IDE hard-drive into new SATA controller

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I just bought a Dell which came with a SATA hard-drive. I want to put
my old IDE hard drive into it as a secondary drive, but the connections
don't match. Do I need to get a simple IDE-SATA converter (like the one
at )
and just plug it in, or are things more complicated than that? Thanks

Re: IDE hard-drive into new SATA controller, 4/27/2006, 12:49:36 PM,

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Our Dells also have an IDE controller port on the motherboard.  Follow
the cable from the optical drive and see where it goes.

Re: IDE hard-drive into new SATA controller wrote:

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Which Dell specifically ?

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You should have an ATA/IDE connection, likely being used for
an optical drive currently. You can connect the old hard drive
to that, temporarily disconnecting the optical drive if necessary.

Re: IDE hard-drive into new SATA controller wrote:
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I had the same situation as my recently purchased Dell had only the primary
IDE connector soldered on the motherboard and both IDE connections were
taken by the CDRW and DVD-RW.  I found some adapters worked with my
motherboard controllers, some did not.  If you have a free PCI slot, you
might be better off using a PCI ATA controller card.  Gives you four more
IDE connections.  I ended up buying this PCI IDE controller card (it's
cheaper than the adapter you cited).

Re: IDE hard-drive into new SATA controller

On 27 Apr 2006 09:49:36 -0700, wrote:

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In theory yes. Ive never tried one on a DELL and Ive never tried that

Ive had great success with this one and this place usually has the
cheapest prices. Im talking about the one for $14 here. =
This one in particular =

They have a cheaper one for $9 which one user seems to say works but
he gave it a low rating because according to him it came with a bad
cable and it wouldnt fit in his case. Frankly Im surprised at that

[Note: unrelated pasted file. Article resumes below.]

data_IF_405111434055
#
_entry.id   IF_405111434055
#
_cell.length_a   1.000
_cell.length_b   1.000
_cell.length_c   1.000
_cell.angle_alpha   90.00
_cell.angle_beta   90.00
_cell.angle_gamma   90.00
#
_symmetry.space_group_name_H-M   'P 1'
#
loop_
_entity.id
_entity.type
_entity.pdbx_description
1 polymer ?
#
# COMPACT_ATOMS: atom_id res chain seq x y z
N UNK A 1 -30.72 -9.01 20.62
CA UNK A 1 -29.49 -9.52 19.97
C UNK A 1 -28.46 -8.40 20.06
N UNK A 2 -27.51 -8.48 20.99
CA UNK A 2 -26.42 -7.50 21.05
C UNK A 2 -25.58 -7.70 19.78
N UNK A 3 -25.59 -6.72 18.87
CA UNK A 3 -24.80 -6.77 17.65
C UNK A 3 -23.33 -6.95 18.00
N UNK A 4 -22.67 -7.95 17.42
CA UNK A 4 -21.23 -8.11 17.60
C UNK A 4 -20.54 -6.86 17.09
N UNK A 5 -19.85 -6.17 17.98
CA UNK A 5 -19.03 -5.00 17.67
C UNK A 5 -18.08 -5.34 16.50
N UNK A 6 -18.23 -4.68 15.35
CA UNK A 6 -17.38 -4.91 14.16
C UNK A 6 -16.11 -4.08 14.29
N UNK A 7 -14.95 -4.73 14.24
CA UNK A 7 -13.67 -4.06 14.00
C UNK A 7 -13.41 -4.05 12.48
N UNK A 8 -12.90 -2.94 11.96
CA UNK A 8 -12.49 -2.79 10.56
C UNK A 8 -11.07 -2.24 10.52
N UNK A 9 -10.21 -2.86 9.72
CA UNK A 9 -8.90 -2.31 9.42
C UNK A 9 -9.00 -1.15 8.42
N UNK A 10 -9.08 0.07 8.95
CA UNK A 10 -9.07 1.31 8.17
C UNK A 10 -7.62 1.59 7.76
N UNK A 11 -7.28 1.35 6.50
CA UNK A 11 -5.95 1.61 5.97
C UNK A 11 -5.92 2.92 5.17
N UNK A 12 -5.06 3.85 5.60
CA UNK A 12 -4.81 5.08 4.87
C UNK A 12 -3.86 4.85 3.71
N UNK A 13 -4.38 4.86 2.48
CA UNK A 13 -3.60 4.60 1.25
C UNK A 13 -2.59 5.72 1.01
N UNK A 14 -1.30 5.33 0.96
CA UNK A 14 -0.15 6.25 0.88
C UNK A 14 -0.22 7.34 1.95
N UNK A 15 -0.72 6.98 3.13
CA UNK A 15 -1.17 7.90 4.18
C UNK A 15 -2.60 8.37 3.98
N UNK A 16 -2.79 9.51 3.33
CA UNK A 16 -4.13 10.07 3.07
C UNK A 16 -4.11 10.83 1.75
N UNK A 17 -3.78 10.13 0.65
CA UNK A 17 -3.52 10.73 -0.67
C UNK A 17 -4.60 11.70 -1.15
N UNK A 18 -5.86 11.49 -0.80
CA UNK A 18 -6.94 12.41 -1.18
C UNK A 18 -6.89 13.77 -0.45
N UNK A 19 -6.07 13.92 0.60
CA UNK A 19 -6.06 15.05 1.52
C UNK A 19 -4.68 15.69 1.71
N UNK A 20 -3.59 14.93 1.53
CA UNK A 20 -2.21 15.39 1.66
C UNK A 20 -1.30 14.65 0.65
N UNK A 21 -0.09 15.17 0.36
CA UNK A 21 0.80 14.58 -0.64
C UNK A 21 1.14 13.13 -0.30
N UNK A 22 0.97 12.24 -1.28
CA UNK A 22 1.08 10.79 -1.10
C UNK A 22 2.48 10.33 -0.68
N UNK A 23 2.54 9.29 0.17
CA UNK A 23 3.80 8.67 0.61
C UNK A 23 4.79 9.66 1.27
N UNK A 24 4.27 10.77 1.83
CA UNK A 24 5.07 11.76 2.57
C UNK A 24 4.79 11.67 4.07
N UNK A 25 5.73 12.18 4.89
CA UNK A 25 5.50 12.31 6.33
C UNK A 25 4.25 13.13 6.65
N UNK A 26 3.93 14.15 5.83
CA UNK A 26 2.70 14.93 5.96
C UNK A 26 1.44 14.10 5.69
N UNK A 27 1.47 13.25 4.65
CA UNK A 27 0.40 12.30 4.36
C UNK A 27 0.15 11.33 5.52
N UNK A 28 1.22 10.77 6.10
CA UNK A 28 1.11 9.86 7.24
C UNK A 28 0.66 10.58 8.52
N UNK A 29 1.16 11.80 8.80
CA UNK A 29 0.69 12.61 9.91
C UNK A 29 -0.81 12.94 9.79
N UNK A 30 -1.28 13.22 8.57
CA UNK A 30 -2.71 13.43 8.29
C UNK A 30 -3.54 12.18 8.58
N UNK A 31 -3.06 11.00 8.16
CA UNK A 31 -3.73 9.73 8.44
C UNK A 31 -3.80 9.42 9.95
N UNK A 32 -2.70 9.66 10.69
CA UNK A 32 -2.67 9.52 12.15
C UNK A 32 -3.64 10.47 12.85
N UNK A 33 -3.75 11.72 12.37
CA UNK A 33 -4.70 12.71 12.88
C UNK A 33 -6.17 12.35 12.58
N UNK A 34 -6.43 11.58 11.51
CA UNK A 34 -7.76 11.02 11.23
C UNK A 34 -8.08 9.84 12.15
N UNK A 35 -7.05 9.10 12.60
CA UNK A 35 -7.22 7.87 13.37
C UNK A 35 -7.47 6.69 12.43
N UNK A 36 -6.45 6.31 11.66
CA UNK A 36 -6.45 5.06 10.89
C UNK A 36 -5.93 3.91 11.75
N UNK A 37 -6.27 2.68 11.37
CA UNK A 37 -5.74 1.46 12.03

price it came with a cable. The one above that I got was $14 and it
didnt come with one. With a cable they sell the same thing for $17. I
also dont understand what he means when he says it doesnt fit in his
case in terms of width. Width wise these things are TINY.

And most of the converters at other sites dont come with a cable and
its usually 20-30 or more.

The one I got is enclosed in a clear case. The cheap one is like many
-- just an exposed circuit board stuck on the back of the HD.

The one I got Ive used on a nforce2 board and its worked fine. Ive
taken both over to my nforce4 board and its still fine. Ive used it on
8-9 HDs no problems. Ive seen a few posts on other brands of
converters that say they had problems so Im not saying any of these
converters work for everybody. A few boards and HDs may be
incompatible but Ive never had problems with mine like that.

What Ive had problems are ---- the converters sticking out way off the
back of the HD and the weight the cables stuck on the converters tend
to weigh it down a little and it tends to sag. This can come loose if
you arent careful. These plugs that go into the PATA IDE HD --- they
have no notch on the top and the size is smaller than the input on the
HD which is weird. So you can actually plug them in wrong - one pin
over to the left or right too much. This can cause bizarre errors with
your HD. You just have to look carefully when you plug it in. These
use floppy power plugs. If you dont have an extra one you need to buy
an adaptor for the power plug. This usually isnt a problem with the
avg PC if you use only ONE converter cause most come with two flioppy
power plugs so if you use one floppy you have an extra. I use two
converters so I dont use a floppy and those floppy power adaptors dont
exist in my region and shipping is high.

The converter itself needs a floppy power cable, sata cable. The HD
still needs a regular power cable.

The last problem --- in my case my HDs sit sideways so the extra
length of the sata cable plus the converter makes the side panel hard
to fit on and the pressure actually damaged the sata cable end. Most
of these problems probably wont happen with you and are fairly easy to
avoid. These converters Ive been using have worked amazingly well over
a year in two different systems but you do have to watch for the
looseness of fit, the extra length at the back of the HD -- whether
that will cause any problems and of course its always possible they
might be incompatible with your DELL.

Re: IDE hard-drive into new SATA controller

On 27 Apr 2006 09:49:36 -0700,

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If you have the typical small midtower Dell chassis you may
find a second drive (if put vertically behind the first next
to the bottom front of the case) won't be cooled well at all
and it would be best not to store valuable data on it.

An SATA adapter might work but measure the clearance above
the drive (if as mentioned above, it's vertically oriented),
or you could put it in a 5-1/4" bay if you have a bay
bracket (adapter for the size difference) caddy, which
should have some front intake holes/slots/etc or fan(s) to
cool the drive.

As others mentioned your optical drive probably uses ATA, if
you only had one drive or can disconnect the second one, the
drive could be put on same cable as the optical.  Often Dell
jumpers drives as cable select, if your HDD isnt' ancient
you might try cable select with it as well.

Re: IDE hard-drive into new SATA controller

In wrote:
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You can do this, but they are unreliable. Better get an IDE controller.


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